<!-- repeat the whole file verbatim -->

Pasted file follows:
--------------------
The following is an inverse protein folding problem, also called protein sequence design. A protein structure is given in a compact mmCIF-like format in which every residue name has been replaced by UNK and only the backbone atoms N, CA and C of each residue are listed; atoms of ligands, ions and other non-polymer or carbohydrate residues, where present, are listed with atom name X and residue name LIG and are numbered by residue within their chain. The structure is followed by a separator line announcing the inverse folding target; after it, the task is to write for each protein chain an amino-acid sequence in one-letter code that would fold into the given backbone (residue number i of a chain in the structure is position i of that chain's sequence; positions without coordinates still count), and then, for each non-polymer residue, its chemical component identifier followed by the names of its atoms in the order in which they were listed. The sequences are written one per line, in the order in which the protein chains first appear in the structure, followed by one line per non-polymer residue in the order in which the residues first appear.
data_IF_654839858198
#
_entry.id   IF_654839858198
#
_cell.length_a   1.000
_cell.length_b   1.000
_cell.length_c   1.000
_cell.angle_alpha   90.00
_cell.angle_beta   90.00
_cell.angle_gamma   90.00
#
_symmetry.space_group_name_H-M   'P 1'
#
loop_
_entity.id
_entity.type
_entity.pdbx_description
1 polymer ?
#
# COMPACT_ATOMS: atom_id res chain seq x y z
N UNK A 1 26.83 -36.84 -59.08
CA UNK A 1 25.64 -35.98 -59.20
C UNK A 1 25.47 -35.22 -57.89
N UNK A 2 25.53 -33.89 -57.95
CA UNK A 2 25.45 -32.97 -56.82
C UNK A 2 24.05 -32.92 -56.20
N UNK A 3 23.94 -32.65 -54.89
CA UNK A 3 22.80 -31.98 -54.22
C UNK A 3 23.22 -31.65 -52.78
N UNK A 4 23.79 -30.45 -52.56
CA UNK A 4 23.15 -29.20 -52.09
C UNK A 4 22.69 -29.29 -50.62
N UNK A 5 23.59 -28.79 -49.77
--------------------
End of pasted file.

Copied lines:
The following is an inverse protein folding problem, also called protein sequence design. A protein structure is given in a compact mmCIF-like format in which every residue name has been replaced by UNK and only the backbone atoms N, CA and C of each residue are listed; atoms of ligands, ions and other non-polymer or carbohydrate residues, where present, are listed with atom name X and residue name LIG and are numbered by residue within their chain. The structure is followed by a separator line announcing the inverse folding target; after it, the task is to write for each protein chain an amino-acid sequence in one-letter code that would fold into the given backbone (residue number i of a chain in the structure is position i of that chain's sequence; positions without coordinates still count), and then, for each non-polymer residue, its chemical component identifier followed by the names of its atoms in the order in which they were listed. The sequences are written one per line, in the order in which the protein chains first appear in the structure, followed by one line per non-polymer residue in the order in which the residues first appear.
data_IF_654839858198
#
_entry.id   IF_654839858198
#
_cell.length_a   1.000
_cell.length_b   1.000
_cell.length_c   1.000
_cell.angle_alpha   90.00
_cell.angle_beta   90.00
_cell.angle_gamma   90.00
#
_symmetry.space_group_name_H-M   'P 1'
#
loop_
_entity.id
_entity.type
_entity.pdbx_description
1 polymer ?
#
# COMPACT_ATOMS: atom_id res chain seq x y z
N UNK A 1 26.83 -36.84 -59.08
CA UNK A 1 25.64 -35.98 -59.20
C UNK A 1 25.47 -35.22 -57.89
N UNK A 2 25.53 -33.89 -57.95
CA UNK A 2 25.45 -32.97 -56.82
C UNK A 2 24.05 -32.92 -56.20
N UNK A 3 23.94 -32.65 -54.89
CA UNK A 3 22.80 -31.98 -54.22
C UNK A 3 23.22 -31.65 -52.78
N UNK A 4 23.79 -30.45 -52.56
CA UNK A 4 23.15 -29.20 -52.09
C UNK A 4 22.69 -29.29 -50.62
N UNK A 5 23.59 -28.79 -49.77